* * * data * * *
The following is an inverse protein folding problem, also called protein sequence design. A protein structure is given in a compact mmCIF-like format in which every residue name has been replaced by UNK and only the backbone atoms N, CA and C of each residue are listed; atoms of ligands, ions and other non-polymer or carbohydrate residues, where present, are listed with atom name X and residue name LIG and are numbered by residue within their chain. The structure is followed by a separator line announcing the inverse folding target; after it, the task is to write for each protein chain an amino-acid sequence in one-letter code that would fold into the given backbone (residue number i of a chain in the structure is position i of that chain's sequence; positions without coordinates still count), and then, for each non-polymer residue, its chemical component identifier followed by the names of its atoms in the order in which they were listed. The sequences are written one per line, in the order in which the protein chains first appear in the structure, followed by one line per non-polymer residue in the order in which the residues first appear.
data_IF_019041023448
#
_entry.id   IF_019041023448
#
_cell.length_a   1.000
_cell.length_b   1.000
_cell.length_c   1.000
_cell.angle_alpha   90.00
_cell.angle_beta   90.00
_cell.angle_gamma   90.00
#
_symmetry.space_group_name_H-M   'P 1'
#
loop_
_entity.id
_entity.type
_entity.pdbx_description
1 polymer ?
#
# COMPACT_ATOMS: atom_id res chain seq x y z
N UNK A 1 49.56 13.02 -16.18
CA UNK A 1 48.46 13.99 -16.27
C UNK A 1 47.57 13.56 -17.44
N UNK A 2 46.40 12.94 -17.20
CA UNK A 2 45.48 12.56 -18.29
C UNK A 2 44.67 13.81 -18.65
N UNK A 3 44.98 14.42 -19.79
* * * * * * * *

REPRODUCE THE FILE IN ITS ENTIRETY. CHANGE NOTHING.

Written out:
The following is an inverse protein folding problem, also called protein sequence design. A protein structure is given in a compact mmCIF-like format in which every residue name has been replaced by UNK and only the backbone atoms N, CA and C of each residue are listed; atoms of ligands, ions and other non-polymer or carbohydrate residues, where present, are listed with atom name X and residue name LIG and are numbered by residue within their chain. The structure is followed by a separator line announcing the inverse folding target; after it, the task is to write for each protein chain an amino-acid sequence in one-letter code that would fold into the given backbone (residue number i of a chain in the structure is position i of that chain's sequence; positions without coordinates still count), and then, for each non-polymer residue, its chemical component identifier followed by the names of its atoms in the order in which they were listed. The sequences are written one per line, in the order in which the protein chains first appear in the structure, followed by one line per non-polymer residue in the order in which the residues first appear.
data_IF_019041023448
#
_entry.id   IF_019041023448
#
_cell.length_a   1.000
_cell.length_b   1.000
_cell.length_c   1.000
_cell.angle_alpha   90.00
_cell.angle_beta   90.00
_cell.angle_gamma   90.00
#
_symmetry.space_group_name_H-M   'P 1'
#
loop_
_entity.id
_entity.type
_entity.pdbx_description
1 polymer ?
#
# COMPACT_ATOMS: atom_id res chain seq x y z
N UNK A 1 49.56 13.02 -16.18
CA UNK A 1 48.46 13.99 -16.27
C UNK A 1 47.57 13.56 -17.44
N UNK A 2 46.40 12.94 -17.20
CA UNK A 2 45.48 12.56 -18.29
C UNK A 2 44.67 13.81 -18.65
N UNK A 3 44.98 14.42 -19.79